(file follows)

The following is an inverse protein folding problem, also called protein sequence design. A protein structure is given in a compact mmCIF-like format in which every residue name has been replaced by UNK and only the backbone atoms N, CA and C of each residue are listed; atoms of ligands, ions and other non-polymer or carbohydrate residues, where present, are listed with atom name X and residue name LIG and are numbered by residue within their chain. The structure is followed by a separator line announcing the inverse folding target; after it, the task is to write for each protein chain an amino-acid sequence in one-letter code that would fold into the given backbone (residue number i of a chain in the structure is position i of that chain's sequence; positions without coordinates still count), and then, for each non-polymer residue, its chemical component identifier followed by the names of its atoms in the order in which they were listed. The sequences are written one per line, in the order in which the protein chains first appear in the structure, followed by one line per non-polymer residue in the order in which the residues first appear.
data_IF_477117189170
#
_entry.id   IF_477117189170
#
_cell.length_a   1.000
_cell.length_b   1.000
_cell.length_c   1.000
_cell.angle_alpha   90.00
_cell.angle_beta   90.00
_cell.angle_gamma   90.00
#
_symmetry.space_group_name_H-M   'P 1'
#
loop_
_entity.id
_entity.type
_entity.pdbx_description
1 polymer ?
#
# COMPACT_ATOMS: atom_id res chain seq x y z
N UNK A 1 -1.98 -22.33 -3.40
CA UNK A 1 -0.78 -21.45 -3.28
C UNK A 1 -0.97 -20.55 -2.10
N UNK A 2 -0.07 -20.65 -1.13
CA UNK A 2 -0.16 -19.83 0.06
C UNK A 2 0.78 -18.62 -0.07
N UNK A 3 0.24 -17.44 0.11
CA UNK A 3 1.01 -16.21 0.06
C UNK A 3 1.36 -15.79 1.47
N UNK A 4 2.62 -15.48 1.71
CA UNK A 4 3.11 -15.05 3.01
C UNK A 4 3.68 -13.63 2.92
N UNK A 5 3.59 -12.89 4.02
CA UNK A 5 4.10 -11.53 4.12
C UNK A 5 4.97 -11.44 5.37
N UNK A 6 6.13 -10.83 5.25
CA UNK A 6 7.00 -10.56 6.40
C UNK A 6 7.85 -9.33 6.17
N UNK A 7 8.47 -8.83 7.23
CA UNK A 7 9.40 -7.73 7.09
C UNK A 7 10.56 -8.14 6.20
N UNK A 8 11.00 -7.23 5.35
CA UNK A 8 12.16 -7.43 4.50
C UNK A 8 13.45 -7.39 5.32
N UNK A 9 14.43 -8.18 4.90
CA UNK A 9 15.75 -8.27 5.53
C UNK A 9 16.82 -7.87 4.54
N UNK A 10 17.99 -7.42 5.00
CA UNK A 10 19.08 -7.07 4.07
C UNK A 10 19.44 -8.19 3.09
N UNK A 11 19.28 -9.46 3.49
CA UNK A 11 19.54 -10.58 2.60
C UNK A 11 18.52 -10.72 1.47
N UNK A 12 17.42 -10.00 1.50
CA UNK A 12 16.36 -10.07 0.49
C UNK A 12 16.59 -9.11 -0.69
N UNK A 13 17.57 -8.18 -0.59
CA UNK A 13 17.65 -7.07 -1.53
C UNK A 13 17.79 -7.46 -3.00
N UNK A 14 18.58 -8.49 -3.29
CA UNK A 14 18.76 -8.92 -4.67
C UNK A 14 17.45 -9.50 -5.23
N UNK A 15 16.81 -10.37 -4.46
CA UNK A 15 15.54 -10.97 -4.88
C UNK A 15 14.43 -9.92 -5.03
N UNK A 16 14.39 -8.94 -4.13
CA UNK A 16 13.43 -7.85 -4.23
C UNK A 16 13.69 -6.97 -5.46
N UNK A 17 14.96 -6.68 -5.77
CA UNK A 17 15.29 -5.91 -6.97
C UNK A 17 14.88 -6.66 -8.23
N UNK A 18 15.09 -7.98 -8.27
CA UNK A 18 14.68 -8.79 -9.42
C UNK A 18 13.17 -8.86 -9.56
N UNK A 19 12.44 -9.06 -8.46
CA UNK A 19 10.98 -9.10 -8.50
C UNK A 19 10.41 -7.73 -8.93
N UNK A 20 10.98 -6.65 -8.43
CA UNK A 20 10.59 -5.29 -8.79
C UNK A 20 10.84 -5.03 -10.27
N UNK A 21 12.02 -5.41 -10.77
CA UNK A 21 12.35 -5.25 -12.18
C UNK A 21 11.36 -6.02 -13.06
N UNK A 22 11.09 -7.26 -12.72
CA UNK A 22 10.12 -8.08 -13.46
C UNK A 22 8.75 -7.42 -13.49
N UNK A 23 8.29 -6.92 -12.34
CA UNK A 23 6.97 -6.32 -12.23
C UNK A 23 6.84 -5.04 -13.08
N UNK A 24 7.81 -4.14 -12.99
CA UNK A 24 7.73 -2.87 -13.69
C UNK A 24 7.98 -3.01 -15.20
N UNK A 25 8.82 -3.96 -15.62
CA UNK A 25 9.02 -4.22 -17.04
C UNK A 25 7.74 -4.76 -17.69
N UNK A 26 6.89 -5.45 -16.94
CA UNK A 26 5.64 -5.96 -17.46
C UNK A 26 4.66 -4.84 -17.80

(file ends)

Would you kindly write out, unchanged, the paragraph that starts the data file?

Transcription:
The following is an inverse protein folding problem, also called protein sequence design. A protein structure is given in a compact mmCIF-like format in which every residue name has been replaced by UNK and only the backbone atoms N, CA and C of each residue are listed; atoms of ligands, ions and other non-polymer or carbohydrate residues, where present, are listed with atom name X and residue name LIG and are numbered by residue within their chain. The structure is followed by a separator line announcing the inverse folding target; after it, the task is to write for each protein chain an amino-acid sequence in one-letter code that would fold into the given backbone (residue number i of a chain in the structure is position i of that chain's sequence; positions without coordinates still count), and then, for each non-polymer residue, its chemical component identifier followed by the names of its atoms in the order in which they were listed. The sequences are written one per line, in the order in which the protein chains first appear in the structure, followed by one line per non-polymer residue in the order in which the residues first appear.